Reading the world in a loaf of bread

2011-08-29 09:35

What can a humble loaf of bread tell us about the world?

The answer is: far more than you might imagine.

For one thing that loaf can be “read” as if it were a core sample extracted from the heart of a grim global economy.

Looked

at another way it reveals some of the crucial fault lines of world

politics, including the origins of the Arab spring that has now become a

summer of discontent.

Consider this: Between June last year and June this year, world grain prices almost doubled.

In many places on this planet that proved an unmitigated catastrophe.

In

those same months several governments fell; rioting broke out in cities

from Bishkek, Kyrgyzstan, to Nairobi, Kenya; and most disturbingly

three new wars began in Libya, Yemen, and Syria.

Even on Egypt’s

Sinai Peninsula Bedouin tribes are now in revolt against the country’s

interim government and manning their own armed roadblocks.

And in each of these situations the initial trouble was traceable at least in part to the price of that loaf of bread.

If

these upheavals were not “resource conflicts” in the formal sense of

the term think of them at least as bread-triggered upheavals.

Growing climate change in a wheat field
Bread has classically been known as the staff of life.

In much of the world you can’t get more basic since that daily loaf often stands between the mass of humanity and starvation.

Still, to read present world politics from a loaf of bread you first have to ask: Of what exactly is that loaf made?

Water,

salt and yeast, of course, but mainly wheat, which means when wheat

prices increase globally so does the price of that loaf – and so does

trouble.

To imagine that there’s nothing else in bread, however, is to misunderstand modern global agriculture.

Another key ingredient in our loaf – call it a “factor of production” – is petroleum.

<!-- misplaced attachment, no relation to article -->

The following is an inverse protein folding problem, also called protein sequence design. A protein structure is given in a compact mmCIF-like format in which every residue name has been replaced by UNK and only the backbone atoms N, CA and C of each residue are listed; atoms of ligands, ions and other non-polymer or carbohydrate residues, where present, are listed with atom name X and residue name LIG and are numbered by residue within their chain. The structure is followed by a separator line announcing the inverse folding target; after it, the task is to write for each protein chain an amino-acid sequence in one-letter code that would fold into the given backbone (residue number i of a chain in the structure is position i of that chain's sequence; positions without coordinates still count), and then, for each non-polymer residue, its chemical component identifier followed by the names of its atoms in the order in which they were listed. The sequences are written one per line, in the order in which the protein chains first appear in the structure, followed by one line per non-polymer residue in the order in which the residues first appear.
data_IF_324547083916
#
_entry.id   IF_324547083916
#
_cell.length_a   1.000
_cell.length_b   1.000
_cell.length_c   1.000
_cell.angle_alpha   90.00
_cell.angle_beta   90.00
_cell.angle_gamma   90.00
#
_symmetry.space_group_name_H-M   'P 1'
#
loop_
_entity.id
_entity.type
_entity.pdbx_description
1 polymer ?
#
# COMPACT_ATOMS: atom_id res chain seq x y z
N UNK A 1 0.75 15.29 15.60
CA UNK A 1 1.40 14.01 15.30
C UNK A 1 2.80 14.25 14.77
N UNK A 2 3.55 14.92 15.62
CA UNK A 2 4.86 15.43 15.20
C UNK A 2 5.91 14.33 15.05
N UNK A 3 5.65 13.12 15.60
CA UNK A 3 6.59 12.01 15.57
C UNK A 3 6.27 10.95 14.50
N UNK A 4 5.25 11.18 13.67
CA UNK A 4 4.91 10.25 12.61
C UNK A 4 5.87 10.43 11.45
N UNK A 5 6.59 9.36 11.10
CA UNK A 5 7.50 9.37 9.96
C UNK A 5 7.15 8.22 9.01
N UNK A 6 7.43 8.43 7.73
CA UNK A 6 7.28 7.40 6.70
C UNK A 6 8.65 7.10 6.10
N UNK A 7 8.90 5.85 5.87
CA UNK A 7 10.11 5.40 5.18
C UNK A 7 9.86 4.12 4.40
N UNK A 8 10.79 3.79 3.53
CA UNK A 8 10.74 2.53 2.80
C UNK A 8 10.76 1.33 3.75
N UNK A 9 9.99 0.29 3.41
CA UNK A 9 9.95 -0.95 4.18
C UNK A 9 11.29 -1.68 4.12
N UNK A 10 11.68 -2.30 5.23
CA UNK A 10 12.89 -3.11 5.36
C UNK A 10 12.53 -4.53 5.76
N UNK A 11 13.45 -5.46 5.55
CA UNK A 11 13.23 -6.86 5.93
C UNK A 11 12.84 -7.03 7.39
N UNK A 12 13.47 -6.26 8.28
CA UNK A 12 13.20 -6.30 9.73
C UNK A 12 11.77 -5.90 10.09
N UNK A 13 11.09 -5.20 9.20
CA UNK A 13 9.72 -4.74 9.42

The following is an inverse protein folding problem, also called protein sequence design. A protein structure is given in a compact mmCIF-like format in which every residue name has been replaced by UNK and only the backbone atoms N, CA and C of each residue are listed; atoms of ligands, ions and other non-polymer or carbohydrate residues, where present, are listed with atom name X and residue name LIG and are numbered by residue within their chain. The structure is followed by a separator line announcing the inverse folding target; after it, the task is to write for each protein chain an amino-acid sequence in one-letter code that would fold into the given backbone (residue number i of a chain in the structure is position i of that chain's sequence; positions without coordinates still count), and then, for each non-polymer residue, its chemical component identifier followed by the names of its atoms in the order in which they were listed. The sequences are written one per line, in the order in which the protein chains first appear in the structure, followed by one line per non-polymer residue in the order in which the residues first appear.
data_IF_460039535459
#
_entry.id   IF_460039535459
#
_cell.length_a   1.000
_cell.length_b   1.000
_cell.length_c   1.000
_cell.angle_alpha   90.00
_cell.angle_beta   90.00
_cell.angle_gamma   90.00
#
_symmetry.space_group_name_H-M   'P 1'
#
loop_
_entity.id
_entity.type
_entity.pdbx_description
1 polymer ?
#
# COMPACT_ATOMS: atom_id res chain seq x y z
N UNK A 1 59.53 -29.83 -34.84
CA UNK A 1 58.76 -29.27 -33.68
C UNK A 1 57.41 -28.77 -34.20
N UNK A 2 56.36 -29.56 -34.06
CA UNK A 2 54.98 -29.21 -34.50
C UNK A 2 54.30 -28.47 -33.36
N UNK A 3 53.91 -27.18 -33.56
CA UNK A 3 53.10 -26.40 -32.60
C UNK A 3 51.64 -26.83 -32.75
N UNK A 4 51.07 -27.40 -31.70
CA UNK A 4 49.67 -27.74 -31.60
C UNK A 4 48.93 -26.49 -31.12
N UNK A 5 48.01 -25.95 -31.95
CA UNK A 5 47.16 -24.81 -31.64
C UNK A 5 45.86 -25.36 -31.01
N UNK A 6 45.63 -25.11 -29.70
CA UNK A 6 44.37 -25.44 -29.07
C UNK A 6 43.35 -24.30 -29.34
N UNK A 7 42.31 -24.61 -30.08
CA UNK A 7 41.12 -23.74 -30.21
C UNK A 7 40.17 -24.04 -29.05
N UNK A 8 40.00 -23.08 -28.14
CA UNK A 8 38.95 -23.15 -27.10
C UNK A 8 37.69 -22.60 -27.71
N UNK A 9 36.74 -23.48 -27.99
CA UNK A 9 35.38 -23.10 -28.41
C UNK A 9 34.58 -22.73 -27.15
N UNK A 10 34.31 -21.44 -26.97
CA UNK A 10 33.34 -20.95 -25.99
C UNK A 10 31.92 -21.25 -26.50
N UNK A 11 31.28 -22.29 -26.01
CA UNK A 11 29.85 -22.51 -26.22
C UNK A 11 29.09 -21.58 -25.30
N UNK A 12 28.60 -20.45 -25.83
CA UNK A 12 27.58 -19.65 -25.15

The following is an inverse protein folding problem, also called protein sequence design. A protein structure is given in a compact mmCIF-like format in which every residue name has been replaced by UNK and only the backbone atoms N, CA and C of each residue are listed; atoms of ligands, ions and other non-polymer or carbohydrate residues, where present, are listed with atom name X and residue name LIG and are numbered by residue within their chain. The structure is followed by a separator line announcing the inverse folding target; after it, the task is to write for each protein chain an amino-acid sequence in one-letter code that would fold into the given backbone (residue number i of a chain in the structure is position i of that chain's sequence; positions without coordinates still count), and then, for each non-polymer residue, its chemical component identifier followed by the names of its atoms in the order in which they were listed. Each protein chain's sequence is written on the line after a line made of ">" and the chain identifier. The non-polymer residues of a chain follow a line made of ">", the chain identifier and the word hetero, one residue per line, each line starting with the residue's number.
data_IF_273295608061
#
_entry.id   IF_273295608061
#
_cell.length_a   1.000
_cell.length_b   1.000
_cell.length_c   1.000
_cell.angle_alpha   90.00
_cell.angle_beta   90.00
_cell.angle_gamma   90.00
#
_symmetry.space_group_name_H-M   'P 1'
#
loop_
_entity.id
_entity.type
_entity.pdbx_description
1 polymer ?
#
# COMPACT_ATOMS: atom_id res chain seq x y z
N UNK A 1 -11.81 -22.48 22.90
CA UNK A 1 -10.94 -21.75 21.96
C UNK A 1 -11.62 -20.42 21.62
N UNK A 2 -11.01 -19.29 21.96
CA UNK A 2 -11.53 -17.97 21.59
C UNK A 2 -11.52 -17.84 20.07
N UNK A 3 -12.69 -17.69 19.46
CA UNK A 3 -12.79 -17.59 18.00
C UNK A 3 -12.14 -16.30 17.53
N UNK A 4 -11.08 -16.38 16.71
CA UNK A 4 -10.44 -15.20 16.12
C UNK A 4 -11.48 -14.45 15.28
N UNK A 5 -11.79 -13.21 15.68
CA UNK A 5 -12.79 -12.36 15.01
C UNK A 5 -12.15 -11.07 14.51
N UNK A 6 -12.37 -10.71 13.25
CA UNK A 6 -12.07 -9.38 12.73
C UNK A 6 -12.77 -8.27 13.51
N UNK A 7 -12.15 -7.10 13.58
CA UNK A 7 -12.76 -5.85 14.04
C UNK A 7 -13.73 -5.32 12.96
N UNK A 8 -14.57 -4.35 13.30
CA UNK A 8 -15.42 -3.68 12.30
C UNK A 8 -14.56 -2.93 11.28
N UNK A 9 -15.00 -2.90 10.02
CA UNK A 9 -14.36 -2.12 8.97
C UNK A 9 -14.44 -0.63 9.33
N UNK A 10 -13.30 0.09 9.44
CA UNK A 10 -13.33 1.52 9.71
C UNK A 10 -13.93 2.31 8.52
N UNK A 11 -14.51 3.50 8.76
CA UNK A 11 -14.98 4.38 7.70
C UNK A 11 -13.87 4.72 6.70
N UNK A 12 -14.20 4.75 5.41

Yes, crude oil, which appears in our bread as fertiliser and tractor fuel.

Without it wheat wouldn’t be produced, processed, or moved across continents and oceans.

And don’t forget labour. It’s an ingredient in our loaf too but not perhaps in the way you might imagine.

After all, mechanisation has largely displaced workers from the field to the factory.

Instead

of untold thousands of peasants planting and harvesting wheat by hand

industrial workers now make tractors and threshers, produce fuel,

chemical pesticides and nitrogen fertiliser, all rendered from petroleum

and all crucial to modern wheat growing.

If the labour power of those workers is transferred to the wheat field it happens in the form of technology.

Today

a single person driving a huge $400?000 (about R28.9?million) combine,

burning 757 litres of fuel daily, guided by computers and GPS satellite

navigation, can cover 20 acres an hour and harvest 8?000 to 10?000

bushels of wheat in a single day.

Next, without financial capital?– money – our loaf of bread wouldn’t exist.

It’s necessary to purchase the oil, the fertiliser, that combine and so on.

But financial capital may indirectly affect the price of our loaf even more powerfully.

When

there is too much liquid capital moving through the global financial

system speculators start to bid-up the price of various assets,

including all the ingredients in bread.

This sort of speculation naturally contributes to rising fuel and grain prices.

The

final ingredients come from nature: sunlight, oxygen, water and

nutritious soil, all in just the correct amounts and at just the right

time.

And there’s one more input that can’t be ignored, a

different kind of contribution from nature: climate change, just now

really kicking in and increasingly the key destabilising element in

bringing that loaf of bread disastrously to market.

Marketing disaster
When

these ingredients mix in a way that sends the price of bread soaring

politics enters the picture. Consider this for instance: The upheavals

in Egypt lay at the heart of the Arab Spring.

Egypt is also the world’s single largest wheat importer, followed closely by Algeria and Morocco.

Keep

in mind as well the Arab Spring started in Tunisia when rising food

prices, high unemployment and a widening gap between rich and poor

triggered deadly riots and finally the flight of the country’s

autocratic ruler, Zine Ben Ali.

His last act was a vow to reduce the price of sugar, milk and bread – and it was too little too late.

With

that, protests began in Egypt and the Algerian government ordered

increased wheat imports to stave off growing unrest over food prices.

As

global wheat prices surged by 70% between June and December last year,

bread consumption in Egypt started to decline under what economists

termed “price rationing”.

And that price kept rising all through the spring of this year.

By June wheat cost 83% more than it had a year before. During the same time frame corn prices surged by a staggering 91%.

Egypt

is the world’s fourth largest corn importer. When not used to make

bread corn is often employed as a food additive and to feed poultry and